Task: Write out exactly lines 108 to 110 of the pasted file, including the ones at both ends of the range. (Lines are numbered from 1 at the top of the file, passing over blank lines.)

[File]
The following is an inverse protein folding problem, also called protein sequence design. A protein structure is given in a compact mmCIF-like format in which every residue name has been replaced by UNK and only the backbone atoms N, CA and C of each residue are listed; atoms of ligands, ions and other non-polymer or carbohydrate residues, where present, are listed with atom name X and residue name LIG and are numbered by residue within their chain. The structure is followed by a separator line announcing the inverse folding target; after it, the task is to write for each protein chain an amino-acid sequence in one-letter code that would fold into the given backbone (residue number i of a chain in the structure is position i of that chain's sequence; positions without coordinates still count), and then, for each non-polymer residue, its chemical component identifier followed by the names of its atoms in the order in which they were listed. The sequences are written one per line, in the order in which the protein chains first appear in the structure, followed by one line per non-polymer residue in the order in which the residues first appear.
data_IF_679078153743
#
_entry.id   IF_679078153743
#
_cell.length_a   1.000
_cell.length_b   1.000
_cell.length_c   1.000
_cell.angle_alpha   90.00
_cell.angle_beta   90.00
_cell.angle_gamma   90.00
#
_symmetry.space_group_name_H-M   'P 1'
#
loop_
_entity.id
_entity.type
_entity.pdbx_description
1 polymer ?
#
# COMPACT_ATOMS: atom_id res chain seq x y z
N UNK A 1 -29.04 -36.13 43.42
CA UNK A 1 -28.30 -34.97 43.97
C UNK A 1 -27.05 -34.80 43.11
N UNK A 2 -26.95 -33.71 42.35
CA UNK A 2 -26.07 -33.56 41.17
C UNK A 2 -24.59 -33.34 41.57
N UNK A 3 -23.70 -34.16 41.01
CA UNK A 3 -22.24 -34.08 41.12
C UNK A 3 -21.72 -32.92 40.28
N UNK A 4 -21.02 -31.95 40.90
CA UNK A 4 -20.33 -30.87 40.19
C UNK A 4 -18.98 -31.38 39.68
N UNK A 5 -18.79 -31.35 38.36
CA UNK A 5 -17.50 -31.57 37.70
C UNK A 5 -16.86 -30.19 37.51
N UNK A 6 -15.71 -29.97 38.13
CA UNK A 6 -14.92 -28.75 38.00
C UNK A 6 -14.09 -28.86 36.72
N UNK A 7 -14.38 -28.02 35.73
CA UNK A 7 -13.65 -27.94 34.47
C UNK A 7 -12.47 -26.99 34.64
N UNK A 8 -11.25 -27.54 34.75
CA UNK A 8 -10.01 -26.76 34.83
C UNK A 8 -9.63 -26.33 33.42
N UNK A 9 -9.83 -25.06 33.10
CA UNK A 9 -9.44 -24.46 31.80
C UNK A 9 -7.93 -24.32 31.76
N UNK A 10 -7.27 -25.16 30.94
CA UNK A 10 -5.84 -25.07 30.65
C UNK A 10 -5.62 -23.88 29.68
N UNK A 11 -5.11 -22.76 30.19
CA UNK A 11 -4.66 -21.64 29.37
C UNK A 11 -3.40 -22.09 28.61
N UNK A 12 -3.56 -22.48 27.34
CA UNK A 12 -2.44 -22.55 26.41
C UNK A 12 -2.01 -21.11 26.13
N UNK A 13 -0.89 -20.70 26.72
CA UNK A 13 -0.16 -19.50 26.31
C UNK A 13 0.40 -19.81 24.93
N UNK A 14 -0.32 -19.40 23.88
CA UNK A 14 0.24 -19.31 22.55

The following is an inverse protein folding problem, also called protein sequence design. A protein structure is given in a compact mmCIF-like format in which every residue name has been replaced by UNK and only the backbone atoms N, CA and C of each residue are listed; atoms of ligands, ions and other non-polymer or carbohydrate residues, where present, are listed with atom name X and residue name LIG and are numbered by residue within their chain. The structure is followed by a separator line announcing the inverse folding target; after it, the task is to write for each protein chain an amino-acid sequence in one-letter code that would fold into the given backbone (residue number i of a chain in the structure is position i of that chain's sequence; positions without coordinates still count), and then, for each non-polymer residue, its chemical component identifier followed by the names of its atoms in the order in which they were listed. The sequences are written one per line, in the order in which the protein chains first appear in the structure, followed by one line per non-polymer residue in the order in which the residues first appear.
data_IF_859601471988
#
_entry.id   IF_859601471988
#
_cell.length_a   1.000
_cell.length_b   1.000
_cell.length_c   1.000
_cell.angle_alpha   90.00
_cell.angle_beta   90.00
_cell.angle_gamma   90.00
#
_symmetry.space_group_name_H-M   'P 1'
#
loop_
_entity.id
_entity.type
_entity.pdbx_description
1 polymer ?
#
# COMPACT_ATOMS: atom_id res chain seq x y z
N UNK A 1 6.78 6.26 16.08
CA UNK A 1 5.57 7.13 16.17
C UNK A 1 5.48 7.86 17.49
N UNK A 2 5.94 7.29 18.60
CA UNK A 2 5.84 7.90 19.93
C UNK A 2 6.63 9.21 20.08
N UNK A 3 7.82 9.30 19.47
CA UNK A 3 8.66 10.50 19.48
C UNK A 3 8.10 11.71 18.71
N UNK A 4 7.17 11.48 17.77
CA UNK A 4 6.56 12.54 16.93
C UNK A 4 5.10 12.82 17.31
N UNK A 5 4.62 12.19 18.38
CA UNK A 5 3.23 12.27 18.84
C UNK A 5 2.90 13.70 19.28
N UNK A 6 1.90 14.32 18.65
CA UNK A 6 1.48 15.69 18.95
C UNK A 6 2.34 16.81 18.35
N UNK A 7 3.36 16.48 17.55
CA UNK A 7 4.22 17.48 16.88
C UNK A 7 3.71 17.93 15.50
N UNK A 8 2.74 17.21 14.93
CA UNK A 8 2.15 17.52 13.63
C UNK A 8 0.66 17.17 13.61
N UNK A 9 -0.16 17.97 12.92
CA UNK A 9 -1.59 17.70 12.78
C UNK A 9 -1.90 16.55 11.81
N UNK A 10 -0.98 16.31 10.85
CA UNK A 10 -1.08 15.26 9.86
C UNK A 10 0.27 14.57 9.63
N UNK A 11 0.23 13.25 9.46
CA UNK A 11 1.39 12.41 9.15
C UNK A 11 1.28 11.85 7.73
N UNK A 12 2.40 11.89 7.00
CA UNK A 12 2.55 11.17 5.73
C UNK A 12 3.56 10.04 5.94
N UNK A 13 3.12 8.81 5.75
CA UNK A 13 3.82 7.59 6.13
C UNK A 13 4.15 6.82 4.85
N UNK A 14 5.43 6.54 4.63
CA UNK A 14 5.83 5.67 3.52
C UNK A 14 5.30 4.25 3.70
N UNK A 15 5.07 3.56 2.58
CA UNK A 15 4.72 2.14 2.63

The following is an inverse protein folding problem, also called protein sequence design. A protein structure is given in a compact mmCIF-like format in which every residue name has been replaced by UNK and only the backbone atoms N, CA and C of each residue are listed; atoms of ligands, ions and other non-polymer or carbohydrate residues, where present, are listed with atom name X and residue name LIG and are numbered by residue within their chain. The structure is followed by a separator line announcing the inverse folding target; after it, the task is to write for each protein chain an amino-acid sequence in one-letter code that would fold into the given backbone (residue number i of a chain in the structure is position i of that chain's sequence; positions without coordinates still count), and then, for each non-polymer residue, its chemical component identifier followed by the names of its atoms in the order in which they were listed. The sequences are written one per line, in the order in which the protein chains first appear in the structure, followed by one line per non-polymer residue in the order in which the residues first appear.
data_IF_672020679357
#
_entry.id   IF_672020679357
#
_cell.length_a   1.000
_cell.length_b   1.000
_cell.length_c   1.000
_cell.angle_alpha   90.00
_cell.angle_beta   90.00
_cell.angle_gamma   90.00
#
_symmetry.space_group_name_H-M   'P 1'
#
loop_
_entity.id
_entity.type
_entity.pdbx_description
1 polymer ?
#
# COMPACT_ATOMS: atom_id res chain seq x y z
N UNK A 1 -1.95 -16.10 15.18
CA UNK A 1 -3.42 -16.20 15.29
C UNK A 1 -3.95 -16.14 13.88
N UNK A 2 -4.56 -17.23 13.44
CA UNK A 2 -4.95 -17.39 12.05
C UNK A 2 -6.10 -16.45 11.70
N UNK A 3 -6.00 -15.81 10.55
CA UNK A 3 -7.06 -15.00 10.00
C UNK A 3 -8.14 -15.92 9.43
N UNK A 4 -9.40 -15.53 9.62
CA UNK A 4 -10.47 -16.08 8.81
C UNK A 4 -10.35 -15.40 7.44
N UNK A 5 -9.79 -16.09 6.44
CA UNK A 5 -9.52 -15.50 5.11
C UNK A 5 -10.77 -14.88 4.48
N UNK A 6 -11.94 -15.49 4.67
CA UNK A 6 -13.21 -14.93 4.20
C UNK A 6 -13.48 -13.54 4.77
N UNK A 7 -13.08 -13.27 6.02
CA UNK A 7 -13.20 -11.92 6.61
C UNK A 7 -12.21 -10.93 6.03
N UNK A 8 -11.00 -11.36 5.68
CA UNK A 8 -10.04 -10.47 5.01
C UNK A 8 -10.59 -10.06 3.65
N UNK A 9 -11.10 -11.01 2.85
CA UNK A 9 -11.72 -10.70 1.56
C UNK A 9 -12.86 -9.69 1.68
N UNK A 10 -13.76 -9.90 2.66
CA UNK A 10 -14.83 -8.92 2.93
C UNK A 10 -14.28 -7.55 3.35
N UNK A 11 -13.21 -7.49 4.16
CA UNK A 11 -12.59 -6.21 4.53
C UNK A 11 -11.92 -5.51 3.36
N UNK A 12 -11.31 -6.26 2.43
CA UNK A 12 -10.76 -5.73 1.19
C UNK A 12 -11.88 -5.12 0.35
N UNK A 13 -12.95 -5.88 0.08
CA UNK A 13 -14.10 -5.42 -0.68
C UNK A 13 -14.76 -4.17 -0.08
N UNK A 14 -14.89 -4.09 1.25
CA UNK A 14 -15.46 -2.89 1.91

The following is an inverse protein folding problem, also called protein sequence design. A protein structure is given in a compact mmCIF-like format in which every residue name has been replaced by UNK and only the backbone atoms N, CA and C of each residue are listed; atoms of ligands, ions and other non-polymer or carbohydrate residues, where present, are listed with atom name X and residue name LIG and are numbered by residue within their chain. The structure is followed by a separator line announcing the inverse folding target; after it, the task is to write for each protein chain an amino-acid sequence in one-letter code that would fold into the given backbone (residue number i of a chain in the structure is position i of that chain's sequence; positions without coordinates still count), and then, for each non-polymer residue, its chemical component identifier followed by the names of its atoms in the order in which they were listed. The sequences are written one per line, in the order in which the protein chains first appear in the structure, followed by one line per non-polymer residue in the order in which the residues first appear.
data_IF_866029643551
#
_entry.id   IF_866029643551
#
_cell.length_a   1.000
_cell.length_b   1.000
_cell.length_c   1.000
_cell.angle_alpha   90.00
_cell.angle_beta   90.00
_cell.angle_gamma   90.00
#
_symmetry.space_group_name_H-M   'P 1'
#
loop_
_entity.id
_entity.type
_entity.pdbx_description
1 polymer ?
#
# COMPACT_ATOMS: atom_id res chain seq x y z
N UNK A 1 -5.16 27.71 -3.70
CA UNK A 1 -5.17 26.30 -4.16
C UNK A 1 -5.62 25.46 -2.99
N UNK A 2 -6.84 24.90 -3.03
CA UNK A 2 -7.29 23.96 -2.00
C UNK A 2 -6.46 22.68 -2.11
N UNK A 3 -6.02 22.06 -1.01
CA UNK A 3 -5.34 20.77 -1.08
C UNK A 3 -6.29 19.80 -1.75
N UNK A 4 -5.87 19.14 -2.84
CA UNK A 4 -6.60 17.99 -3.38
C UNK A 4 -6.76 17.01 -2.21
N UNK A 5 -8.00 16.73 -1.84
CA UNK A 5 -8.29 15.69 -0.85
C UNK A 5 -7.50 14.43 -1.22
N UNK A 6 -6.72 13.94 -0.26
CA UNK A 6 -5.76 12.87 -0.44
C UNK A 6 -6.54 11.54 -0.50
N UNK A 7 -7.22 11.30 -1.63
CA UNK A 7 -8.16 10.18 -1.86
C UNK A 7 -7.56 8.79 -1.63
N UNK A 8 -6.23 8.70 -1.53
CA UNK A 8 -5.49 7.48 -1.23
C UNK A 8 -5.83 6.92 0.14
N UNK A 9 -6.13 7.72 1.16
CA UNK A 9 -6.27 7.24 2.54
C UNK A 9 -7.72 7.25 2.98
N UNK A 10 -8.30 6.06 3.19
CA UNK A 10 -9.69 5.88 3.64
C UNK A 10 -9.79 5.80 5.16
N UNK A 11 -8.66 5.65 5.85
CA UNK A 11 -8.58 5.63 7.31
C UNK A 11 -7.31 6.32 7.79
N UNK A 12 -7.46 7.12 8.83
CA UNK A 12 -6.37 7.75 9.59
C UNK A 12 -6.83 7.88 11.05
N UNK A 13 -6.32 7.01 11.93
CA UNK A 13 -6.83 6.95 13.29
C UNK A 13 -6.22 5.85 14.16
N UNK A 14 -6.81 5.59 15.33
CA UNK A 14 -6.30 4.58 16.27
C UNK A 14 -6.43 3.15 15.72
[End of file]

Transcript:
N UNK A 9 -0.16 17.97 12.92
CA UNK A 9 -1.59 17.70 12.78
C UNK A 9 -1.90 16.55 11.81